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Arcturus 3000BCE-by John Hlynialuk

If the cave artist who drew the star patterns on the walls of the Lascaux Cave in France 17 300 years ago had been a more proficient astronomer, we might have long ago learned that constellations change with time. If the positions of the stars had been accurately recorded, we might have seen the changes from then to now. Still, to the artist's credit, the work has lasted 175 centuries, and I wonder if we will still be able to enjoy the Sistine Chapel that far in our future. I do hope so.

Normal human lifetimes are too short to see constellations change, but several thousand years is plenty of time if one looks carefully. In one ancient star catalogue, three bright stars gave up their secret motions in 1718 AD to Edmund Halley (rhymes with "valley"), and therein, gentle reader, lies an interesting tale.

Back in the days when Apple Computers, Inc. still made "Apple" computers, I did some simple programming on an Apple II+ using BASIC. One program showed the seven Big Dipper stars and with successive presses of a key, you could advance time into the future. The two end stars change position most noticeably and the Dipper morphs into a measuring cup or scoop (yes, a Big Scoop!). My program required the values of stellar "proper motions", a discovery that could not have been made without a 2000-year-old star catalogue called "The Almagest". The story involves Edmund Halley, two earlier Greek astronomers, and the most boring job in all of astronomy, recording star positions.

The first detailed star catalogue is attributed to Hipparchus, a Greek living from 190 BC to 120 BC in Niceae, (now Iznik, Turkey). Considered the greatest astronomer of antiquity, he was the first to develop a reliable method of predicting solar eclipses, mastered spherical trigonometry, and used those tools to solve many astronomical problems. His catalogue of 850 stars was precise even by today's standards, although the instruments used were large and required a great deal of skill to use. Taking readings was a tedious job that Hipparchus repeated at least twice for each of the 850 stars. Then, in 150 AD, Claudius Ptolemy, another "positional astronomer", added to that catalogue to create a listing of 1022 stars that was published under the name "The Almagest" ("the greatest"). Neither catalogue had a single star chart, but consisted of boring lists of co-ordinates just like the latitude and longitude of locations on Earth.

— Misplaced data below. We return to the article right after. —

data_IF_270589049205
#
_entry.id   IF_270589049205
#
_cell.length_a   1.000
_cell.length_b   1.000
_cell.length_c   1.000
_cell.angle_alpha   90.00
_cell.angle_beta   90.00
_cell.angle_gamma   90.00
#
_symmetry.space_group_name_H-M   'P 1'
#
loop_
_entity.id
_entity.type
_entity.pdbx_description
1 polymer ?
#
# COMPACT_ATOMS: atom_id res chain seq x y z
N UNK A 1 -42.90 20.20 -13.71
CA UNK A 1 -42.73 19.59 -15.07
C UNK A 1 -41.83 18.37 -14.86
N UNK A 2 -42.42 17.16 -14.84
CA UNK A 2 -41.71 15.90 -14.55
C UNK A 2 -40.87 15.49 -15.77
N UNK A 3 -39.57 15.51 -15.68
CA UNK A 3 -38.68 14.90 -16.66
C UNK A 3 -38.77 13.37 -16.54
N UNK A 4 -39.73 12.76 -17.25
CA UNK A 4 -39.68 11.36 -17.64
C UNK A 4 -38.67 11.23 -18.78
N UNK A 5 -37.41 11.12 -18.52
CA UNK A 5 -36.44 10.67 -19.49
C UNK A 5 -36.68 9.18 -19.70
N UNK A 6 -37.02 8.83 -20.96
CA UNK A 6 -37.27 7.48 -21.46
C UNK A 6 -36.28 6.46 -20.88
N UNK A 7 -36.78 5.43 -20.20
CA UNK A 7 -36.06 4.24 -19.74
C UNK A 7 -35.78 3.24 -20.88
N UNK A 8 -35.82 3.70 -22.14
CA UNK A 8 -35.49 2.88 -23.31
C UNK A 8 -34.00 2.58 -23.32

It is in the Almagest table of numbers (that only a mathematician would appreciate) that a puzzle was discovered. The stars Arcturus, Sirius and Aldebaran in Edmund Halley's sky (ours too) were not at the coordinates given in the Almagest. Other astronomers had noticed this and in 1718, Edmund Halley, whose mathematical prowess earned him a comet name, verified these star motions, trusting the Almagest enough to attribute the stellar "proper motions" to real displacements and not human error.

Nowadays, astronomers have measured thousands of mostly tiny proper motions of stars that do not change the appearance of constellations. The greatest proper motion (for a star visible to the naked eye) belongs to Alpha Centauri in the southern hemisphere. Its motion would have been noticed even in a short human lifetime, but there were no astronomers working in the southern hemisphere until after Halley's discovery.

Arcturus turns out to be a very interesting star, indeed. It is the closest of about 50 "runaway" stars, moving as a group perpendicularly through the plane of our Milky Way Galaxy at a speed of around 400 000 km/h! The Arcturus Stream is not gravitationally bound to the Milky Way and is just "passing through" en-route to the Virgo Cluster of Galaxies, a much more interesting neighbourhood. So say farewell to Arcturus, the Runaway Star.

Where should you look to see Arcturus, Sirius and Aldebaran, while they are still with us? Two of the three can be seen in the eastern sky before midnight. By 10:30 pm Orion is well up in the east, -just line up the three stars of Orion's Belt and follow it downwards to find the first, Sirius, the brightest star in our sky. To locate Aldebaran, travel the same distance up from the Belt, -it's bright and slightly reddish. The last of the three, Arcturus rises in the east after midnight, and can be found by following the curve of the handle of the Big Dipper, ("arc to Arcturus"). Better do it soon because in 100 000 years, Arcturus will have moved into intergalactic space and faded from view. Even the handle of the Big Scoop won't help you locate it!

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